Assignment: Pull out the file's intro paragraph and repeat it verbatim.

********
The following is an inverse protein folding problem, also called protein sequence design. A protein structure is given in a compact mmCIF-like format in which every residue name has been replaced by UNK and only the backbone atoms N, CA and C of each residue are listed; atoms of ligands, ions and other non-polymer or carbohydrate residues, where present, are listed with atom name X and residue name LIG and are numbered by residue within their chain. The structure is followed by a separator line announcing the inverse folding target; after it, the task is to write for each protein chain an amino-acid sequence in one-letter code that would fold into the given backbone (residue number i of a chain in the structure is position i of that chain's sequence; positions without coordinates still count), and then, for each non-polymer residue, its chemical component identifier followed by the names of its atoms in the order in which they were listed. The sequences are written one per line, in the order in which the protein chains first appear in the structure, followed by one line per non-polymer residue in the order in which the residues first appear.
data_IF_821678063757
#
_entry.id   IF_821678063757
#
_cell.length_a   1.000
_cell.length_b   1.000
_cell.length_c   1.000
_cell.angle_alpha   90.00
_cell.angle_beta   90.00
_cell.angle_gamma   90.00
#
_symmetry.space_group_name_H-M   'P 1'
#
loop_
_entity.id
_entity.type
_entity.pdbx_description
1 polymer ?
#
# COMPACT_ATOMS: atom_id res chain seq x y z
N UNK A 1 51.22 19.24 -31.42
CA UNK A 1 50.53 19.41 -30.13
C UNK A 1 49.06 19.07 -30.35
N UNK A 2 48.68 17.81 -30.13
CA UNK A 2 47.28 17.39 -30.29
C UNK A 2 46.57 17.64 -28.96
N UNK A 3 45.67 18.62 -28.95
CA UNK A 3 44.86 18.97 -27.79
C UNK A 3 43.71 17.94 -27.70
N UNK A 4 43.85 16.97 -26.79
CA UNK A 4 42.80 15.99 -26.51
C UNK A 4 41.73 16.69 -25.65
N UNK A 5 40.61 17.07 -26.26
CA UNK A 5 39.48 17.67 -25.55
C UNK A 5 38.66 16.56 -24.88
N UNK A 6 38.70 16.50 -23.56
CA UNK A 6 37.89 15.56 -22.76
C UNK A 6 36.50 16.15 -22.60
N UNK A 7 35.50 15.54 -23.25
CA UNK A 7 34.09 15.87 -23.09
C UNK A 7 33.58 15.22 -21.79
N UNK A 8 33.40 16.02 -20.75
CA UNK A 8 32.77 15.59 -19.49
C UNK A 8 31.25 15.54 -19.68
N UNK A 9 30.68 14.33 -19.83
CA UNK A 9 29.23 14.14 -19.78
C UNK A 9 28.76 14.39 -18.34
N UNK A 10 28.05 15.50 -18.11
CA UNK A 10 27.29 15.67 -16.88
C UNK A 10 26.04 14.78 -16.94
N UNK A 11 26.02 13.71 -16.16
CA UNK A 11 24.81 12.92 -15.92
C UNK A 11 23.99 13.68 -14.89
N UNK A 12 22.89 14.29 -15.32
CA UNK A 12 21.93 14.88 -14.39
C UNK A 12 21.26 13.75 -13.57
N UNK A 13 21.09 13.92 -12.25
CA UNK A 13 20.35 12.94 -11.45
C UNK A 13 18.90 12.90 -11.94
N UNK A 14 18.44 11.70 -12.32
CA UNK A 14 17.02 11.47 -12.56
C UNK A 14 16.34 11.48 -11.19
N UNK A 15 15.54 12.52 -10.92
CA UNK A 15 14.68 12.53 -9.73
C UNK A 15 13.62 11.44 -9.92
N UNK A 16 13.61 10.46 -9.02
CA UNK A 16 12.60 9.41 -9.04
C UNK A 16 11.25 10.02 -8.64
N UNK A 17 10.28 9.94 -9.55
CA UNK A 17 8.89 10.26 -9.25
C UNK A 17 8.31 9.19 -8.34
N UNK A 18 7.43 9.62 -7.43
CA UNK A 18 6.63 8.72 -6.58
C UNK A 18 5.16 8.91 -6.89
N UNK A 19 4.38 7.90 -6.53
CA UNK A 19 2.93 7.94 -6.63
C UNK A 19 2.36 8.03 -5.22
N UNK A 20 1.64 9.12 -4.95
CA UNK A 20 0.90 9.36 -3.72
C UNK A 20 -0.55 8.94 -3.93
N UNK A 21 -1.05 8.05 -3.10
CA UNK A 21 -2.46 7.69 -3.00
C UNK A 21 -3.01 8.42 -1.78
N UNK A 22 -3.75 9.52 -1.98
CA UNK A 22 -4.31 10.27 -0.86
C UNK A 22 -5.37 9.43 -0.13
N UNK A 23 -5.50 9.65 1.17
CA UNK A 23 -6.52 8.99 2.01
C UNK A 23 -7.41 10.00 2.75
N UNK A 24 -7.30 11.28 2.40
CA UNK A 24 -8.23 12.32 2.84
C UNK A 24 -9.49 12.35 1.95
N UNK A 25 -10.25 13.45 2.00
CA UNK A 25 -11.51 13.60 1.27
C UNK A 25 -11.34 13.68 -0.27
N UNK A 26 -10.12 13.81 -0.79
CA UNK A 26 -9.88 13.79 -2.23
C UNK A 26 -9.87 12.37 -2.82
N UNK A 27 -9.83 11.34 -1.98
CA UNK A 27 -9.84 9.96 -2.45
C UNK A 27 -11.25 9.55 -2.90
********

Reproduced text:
The following is an inverse protein folding problem, also called protein sequence design. A protein structure is given in a compact mmCIF-like format in which every residue name has been replaced by UNK and only the backbone atoms N, CA and C of each residue are listed; atoms of ligands, ions and other non-polymer or carbohydrate residues, where present, are listed with atom name X and residue name LIG and are numbered by residue within their chain. The structure is followed by a separator line announcing the inverse folding target; after it, the task is to write for each protein chain an amino-acid sequence in one-letter code that would fold into the given backbone (residue number i of a chain in the structure is position i of that chain's sequence; positions without coordinates still count), and then, for each non-polymer residue, its chemical component identifier followed by the names of its atoms in the order in which they were listed. The sequences are written one per line, in the order in which the protein chains first appear in the structure, followed by one line per non-polymer residue in the order in which the residues first appear.